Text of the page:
Tag Archives: Mountain Ash


Photos: Postcards from the past

These are some photos, mainly of Mountain Ash, that I have collated over time. Most are interesting for the detail of the people they show. I have added some close-up detail where this interests me.

Click on an image to enlarge it.

The quality is not always very good, and the colourisation is not to be taken seriously.

(Note: Due to ill-health and poor eye-sight this is my first post in a year: I hope that my health is now improving so I will be able to resume to some extent activity on the site.)

The Bridge, Mountain Ash, postmarked 1904

The text on the reverse of the postcard appears to state that the sender of the postcard is the gentleman leaning against the wall.

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Ivor Hill: The Boy Soldier Who Went To Sea

On Friday 1 October 1915, the Cosmo Club, Mountain Ash, held an evening to honour one of its own: Private Ivor Hill. He had been invalided home following his experience with the South Wales Borderers at Gallipoli. One can only imagine the pride of his father, George Hill, when he entered the club room that evening with his son. The room had been decorated and there were fifty members present to honour the young soldier. There were toasts, songs, and a clog dance in which Herbert, Ivor’s brother, took part. Ivor’s father proposed a toast, to the “Army and Navy”, and Ivor breathed the air of regard from those older than himself.

Pte Ivor Hill

Private Ivor Hill

He was a showpiece at a club proud of its contribution to the war. He was also only 15 years old, having been 14 at the time of his enlistment. That he was so young seems surprising given the official minimum age of 19 for recruits to serve overseas but his story is not exceptional: estimates as to the number of “boy soldiers” in the British Army during the First World War run as high as 250,000. Continue reading

Photo: Royal Mountain Ash Glyndwr Concert Male Choir

Royal Mountain Ash Glyndwr Concert Male Choir

The Royal Mountain Ash Glyndwr Concert Male Choir. (Click to enlarge – opens in a new tab.)

I was pleased to find this photograph of the “Royal” Mountain Ash Glyndwr Male Choir. I am not sure when the photograph was taken: the “Royal” indicates it is post-1922, which I think could be safely inferred anyway, but by how many years is unclear. It certainly has a different character relative to the 1919 photograph that accompanied my earlier post, Glyndwr’s Mountain Ash Male Choir.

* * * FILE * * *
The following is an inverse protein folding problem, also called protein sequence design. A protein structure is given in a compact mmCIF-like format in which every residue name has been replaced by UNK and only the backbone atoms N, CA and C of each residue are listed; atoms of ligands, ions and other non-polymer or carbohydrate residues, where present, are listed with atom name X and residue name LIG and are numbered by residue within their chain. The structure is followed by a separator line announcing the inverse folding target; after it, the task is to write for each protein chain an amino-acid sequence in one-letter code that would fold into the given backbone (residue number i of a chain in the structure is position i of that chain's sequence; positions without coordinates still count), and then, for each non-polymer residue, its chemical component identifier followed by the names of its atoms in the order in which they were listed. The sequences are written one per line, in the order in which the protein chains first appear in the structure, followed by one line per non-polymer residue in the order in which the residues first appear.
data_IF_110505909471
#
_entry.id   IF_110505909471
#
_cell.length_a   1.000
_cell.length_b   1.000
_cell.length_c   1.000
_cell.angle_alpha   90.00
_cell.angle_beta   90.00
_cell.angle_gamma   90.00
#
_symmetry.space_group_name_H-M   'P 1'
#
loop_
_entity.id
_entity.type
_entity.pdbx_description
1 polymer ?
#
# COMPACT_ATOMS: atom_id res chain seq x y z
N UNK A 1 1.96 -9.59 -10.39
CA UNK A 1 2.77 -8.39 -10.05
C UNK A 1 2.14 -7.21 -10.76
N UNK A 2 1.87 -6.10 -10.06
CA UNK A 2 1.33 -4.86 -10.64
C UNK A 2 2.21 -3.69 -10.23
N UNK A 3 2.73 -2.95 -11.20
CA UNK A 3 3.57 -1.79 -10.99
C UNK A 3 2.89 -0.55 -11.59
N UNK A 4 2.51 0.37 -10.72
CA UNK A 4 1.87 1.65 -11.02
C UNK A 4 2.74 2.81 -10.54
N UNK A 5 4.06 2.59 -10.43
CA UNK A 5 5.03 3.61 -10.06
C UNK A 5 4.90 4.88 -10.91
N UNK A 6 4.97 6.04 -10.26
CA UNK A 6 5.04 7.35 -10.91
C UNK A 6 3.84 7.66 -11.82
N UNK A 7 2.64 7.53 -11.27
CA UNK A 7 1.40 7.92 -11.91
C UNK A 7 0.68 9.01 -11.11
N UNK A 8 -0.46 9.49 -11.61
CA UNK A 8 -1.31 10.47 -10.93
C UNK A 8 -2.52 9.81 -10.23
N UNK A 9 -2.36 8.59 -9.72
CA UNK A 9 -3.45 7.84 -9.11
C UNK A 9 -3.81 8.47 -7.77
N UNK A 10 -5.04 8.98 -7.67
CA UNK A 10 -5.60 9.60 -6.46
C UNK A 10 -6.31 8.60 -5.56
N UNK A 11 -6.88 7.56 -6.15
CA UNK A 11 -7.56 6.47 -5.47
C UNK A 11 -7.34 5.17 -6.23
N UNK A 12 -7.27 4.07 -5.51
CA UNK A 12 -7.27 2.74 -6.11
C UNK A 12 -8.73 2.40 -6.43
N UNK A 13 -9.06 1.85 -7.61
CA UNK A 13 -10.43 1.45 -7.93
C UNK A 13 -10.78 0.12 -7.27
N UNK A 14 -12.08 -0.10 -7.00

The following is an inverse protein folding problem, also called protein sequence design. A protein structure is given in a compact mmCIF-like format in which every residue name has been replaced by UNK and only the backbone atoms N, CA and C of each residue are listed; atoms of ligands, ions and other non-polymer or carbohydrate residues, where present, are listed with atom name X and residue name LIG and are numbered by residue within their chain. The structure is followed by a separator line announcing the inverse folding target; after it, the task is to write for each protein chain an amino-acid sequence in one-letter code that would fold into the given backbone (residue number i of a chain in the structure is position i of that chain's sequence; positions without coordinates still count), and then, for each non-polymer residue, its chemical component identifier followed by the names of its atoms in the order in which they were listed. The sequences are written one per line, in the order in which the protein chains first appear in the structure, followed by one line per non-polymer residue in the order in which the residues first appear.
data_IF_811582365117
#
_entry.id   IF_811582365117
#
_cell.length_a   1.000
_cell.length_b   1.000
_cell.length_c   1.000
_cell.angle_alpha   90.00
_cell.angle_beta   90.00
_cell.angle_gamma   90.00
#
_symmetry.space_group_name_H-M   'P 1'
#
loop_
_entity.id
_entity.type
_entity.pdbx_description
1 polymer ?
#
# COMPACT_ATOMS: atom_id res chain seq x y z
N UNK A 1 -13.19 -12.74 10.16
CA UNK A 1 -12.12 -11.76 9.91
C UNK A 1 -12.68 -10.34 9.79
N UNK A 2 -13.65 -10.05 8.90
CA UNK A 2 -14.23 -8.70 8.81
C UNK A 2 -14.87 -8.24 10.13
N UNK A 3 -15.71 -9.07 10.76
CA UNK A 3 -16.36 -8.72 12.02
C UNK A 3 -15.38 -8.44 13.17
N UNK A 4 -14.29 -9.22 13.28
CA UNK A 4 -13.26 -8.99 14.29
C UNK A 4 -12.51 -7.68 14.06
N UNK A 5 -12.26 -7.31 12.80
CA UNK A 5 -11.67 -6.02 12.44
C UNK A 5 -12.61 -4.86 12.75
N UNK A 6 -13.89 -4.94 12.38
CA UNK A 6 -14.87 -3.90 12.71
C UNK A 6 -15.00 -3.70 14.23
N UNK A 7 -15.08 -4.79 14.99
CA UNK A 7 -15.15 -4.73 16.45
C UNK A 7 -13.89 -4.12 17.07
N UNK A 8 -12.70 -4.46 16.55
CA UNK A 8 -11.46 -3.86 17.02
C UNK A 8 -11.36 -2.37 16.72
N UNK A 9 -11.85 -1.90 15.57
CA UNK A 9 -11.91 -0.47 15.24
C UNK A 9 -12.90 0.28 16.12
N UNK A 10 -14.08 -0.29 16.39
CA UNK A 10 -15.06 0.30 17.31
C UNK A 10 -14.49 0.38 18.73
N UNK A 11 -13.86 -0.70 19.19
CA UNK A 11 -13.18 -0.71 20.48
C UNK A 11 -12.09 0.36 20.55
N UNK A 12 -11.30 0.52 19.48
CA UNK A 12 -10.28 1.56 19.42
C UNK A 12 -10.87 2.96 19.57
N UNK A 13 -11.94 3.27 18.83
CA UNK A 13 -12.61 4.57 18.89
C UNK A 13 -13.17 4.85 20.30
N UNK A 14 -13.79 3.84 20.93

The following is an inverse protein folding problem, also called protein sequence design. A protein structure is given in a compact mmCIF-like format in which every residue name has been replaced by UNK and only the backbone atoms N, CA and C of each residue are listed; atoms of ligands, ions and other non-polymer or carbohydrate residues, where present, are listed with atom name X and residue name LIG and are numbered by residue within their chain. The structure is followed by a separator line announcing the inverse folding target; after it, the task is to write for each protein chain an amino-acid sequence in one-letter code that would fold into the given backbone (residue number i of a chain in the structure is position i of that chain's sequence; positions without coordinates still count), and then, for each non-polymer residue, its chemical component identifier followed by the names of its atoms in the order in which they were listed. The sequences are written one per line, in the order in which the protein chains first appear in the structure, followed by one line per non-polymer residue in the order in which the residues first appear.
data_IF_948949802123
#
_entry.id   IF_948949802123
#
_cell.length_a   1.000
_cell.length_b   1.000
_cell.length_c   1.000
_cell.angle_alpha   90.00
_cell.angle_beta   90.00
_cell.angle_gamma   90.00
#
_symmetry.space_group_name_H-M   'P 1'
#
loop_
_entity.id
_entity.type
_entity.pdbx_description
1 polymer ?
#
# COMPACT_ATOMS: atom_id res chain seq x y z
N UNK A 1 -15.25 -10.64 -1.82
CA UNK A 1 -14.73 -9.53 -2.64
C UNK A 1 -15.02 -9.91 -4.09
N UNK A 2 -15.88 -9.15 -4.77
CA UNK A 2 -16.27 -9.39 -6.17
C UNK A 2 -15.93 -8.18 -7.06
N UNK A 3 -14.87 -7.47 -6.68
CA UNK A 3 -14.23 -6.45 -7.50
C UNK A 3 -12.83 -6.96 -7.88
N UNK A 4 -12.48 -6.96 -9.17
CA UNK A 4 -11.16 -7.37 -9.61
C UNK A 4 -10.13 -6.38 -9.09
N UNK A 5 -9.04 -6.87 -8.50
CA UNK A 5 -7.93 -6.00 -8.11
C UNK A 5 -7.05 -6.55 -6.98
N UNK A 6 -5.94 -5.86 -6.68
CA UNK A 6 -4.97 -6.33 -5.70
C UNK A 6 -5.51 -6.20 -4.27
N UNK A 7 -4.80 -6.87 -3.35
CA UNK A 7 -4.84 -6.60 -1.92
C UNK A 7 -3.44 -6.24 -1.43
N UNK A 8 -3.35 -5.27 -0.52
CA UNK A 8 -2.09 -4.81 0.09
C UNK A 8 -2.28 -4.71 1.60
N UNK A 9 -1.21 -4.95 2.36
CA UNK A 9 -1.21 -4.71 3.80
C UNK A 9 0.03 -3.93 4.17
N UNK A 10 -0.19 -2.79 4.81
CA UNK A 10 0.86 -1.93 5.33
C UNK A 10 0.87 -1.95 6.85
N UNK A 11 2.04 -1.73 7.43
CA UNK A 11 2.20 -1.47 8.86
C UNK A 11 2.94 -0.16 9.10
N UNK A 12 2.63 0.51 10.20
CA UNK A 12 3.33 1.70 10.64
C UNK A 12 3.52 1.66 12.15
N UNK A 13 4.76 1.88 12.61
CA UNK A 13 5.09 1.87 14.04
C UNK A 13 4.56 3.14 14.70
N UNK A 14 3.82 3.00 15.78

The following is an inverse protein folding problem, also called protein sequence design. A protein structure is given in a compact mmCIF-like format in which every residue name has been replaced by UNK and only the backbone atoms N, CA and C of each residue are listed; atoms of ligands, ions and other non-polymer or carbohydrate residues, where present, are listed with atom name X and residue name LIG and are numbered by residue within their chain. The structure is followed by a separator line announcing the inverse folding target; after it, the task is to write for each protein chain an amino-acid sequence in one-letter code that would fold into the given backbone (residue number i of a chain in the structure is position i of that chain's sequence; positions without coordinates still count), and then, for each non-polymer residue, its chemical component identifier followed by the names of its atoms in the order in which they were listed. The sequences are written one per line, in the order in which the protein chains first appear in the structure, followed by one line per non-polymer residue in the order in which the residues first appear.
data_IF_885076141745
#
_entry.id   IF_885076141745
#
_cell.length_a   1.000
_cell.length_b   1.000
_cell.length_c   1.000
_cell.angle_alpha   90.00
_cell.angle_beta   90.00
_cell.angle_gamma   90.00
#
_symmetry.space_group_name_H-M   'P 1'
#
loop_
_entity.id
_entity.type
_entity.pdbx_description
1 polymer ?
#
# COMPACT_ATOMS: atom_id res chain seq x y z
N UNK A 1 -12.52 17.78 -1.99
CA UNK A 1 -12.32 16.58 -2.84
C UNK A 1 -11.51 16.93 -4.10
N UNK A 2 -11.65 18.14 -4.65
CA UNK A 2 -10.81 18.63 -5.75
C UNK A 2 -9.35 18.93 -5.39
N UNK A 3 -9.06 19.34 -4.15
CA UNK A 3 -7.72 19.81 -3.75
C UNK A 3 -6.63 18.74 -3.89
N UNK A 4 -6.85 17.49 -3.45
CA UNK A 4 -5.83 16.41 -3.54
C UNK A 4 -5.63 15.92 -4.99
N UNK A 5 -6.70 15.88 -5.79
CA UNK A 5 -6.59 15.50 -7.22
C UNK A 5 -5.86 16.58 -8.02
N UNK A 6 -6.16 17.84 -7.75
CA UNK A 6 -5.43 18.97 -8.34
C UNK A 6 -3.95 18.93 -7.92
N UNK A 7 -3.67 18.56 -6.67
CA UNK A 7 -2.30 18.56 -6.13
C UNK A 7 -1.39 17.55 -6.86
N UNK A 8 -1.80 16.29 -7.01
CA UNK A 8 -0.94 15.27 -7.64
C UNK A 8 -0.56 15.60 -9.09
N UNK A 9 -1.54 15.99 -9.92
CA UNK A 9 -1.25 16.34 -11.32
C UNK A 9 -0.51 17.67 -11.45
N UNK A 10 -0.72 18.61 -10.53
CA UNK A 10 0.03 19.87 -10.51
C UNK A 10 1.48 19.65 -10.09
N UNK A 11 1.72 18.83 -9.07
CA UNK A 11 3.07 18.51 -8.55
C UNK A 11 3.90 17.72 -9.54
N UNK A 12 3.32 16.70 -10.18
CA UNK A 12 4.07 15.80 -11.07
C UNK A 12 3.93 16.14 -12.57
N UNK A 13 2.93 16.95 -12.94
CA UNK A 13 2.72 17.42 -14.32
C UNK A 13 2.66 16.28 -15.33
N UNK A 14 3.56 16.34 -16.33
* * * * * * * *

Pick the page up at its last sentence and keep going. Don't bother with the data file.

I intend to continue the task of completing a history of the early years of the choir under Glyndwr Richards’s charge, with the first American tour of 1908-9 as a suitable “end-of-chapter”. Unfortunately, ill-heath has put that, and so much else, on hold. In fact, I think I only posted three articles during the whole of 2015. If nothing else, I hope to improve upon that in the coming months, albeit less ambitiously than I would like.

Mountain Ash: Photos from World War One

During the First World War, the Aberdare Leader printed photos of local men, and women, who served in the armed forces. Each issue carried such photos along with details of their experiences. Focusing on Mountain Ash and Penrhiwceiber, I have collated some 130 such photos, along with as many articles as I can find relating to those named, amounting to some 23,000 words. A full index is provided via the World War One menu above, or here. As the photos below show, the quality is not good but, in conjunction with the biographical information available, I think they are of interest and value to family and local historians.

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Nursing staff at Mountain Ash in the 1960s

Lorraine Owens, second from left

Lorraine Owens, second from left, also Nurse (later Sister) Parfitt, back row on the right, and Sister Jenkins, bottom row on the left.

The above is a photo of nursing staff at Mountain Ash hospital, probably taken in the 1960s.

My auntie Lorraine is in the photo, second from the left. She was a very caring and professional nurse, and was awarded best all round pupil-assisted nurse for Merthyr Tydfil and Aberdare area in 1959.

One of the saddest times in her nursing career was when she was called to assist in the Aberfan disaster in 1966. What she saw and dealt with broke her heart, but she never spoke about it.

Also in the photo are Nurse (later Sister) Parfitt (at the back on the right) and Sister Jenkins (bottom row, on the left).

My auntie Lorraine Owens lived at Victoria Street, Miskin, and later married and moved to Cardiff. She died last year.

The Surgery at Mountain Ash

“It was an agreeable and easy-going life, but after a few months I realised that I was being starved of experience … it became obvious that if I wanted to better myself, I should have to find a post where there was more to do.” (p14, The Surgery at Aberffrwd)